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China's Communists Remove Hundreds of Crosses from Churches in Crackdown Campaign

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While still in the middle of the deadly COVID-19 outbreak that struck its population earlier this year, China's communist regime waged more relentless persecution against Christian congregations throughout the country. Now comes word that 250 crosses were removed from church buildings in just one province over a period of four months. 

Bitter Winter reports Anhui province authorities removed at least 250 crosses from buildings owned by the approved Three-Self churches in Lu'an, Ma'anshan, Huaibei, and other cities in the eastern part of the province during a period from January to April of this year. 

"All Christian symbols are ordered to be removed as part of the government's crackdown campaign," a state employee from Ma'anshan city told Bitter Winter.

The historic Gulou Church, located in the center of Anhui's Fuyang city is a state-run Protestant church whose membership has been meeting there for the past 124 years. On April 1, ten officials from the city's Religious Affairs Bureau, Public Security Bureau, and other government departments came to the church to oversee the removal of its cross. They were reportedly blocked by more than 100 church members, who had been attempting to prevent the cross demolition for eight hours. 

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After the government officials spent several hours pressuring the church's director, the cross was removed from the building early the next morning. 

A member of the Gulou congregation who was not identified told Bitter Winter that local officials claimed the cross-removal campaign was being implemented in line with a national policy, which requires the elimination of all Christian, Islamic, Buddhist, and other religious symbols. The orders are being passed down from one government level to the next, and every cross in the province will be eradicated eventually, the believer added.

"We support the state and comply with its regulations," the church member continued. "We can have a dialogue with the government if it thinks that we have done something wrong, but they can't persecute us this way."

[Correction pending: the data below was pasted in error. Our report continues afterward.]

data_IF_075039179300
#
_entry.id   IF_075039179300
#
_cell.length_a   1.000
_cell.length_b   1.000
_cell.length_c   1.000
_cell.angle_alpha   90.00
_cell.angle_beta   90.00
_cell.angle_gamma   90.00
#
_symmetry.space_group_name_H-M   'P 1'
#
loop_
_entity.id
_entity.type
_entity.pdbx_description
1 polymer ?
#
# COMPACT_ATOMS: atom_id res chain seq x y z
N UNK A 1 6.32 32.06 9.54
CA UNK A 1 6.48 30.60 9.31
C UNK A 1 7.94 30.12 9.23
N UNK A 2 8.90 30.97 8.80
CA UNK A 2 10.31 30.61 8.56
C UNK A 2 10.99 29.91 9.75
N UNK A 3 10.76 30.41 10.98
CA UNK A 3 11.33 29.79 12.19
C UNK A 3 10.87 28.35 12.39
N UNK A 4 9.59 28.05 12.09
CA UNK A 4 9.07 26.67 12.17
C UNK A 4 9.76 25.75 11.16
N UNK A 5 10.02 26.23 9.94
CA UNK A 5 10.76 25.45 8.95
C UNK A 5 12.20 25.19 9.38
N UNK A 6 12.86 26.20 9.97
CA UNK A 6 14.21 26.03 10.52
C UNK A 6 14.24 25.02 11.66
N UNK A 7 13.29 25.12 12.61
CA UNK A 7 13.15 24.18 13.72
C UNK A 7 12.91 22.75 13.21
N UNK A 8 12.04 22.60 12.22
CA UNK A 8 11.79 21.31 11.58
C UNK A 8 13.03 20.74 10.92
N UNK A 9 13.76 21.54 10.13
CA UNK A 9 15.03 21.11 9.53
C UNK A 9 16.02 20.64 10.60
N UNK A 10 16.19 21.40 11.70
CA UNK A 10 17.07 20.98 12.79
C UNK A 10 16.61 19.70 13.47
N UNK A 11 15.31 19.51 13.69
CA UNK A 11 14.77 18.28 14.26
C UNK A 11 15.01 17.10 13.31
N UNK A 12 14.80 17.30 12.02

In April, the communist government forcibly removed crosses from two Protestant church buildings that have a history of over 100 years in Hefei, the capital of the province.

According to an elder from a Three-Self church in Ma'anshan' Hanshan county, the city government called two conferences earlier this year to discuss the central government's orders to remove crosses using a variety of pretexts: for being too tall, too large, too wide, or too eye-catching. 

In Lu'an, a city in Anhui province with a relatively large Christians population, crosses were removed from 183 churches in the first four months of the year. 

A member of one Lu'an congregation told Bitter Winter that local government officials declared at the end of last year that because of the animosity between the United States and China, the government fears that Christians, whose number is growing in China, will "unite with foreigners against the state."

"As crosses are being removed throughout the country, those who refuse to cooperate will be accused of opposing the Communist Party," the Christian added. "We are pressured to give up our faith, but we will persevere."

Watch: On April 10, workers removed the cross from a church in Lu'an-administered Shu county.

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About The Author

Steve Warren is a senior multimedia producer for CBN News. Warren has worked in the news departments of television stations and cable networks across the country. In addition, he also worked as a producer-director in television production and on-air promotion. A Civil War historian, he authored the book The Second Battle of Cabin Creek: Brilliant Victory. It was the companion book to the television documentary titled Last Raid at Cabin Creek currently streaming on Amazon Prime. He holds an M.A. in Journalism from the University of Oklahoma and a B.A. in Communication from the University of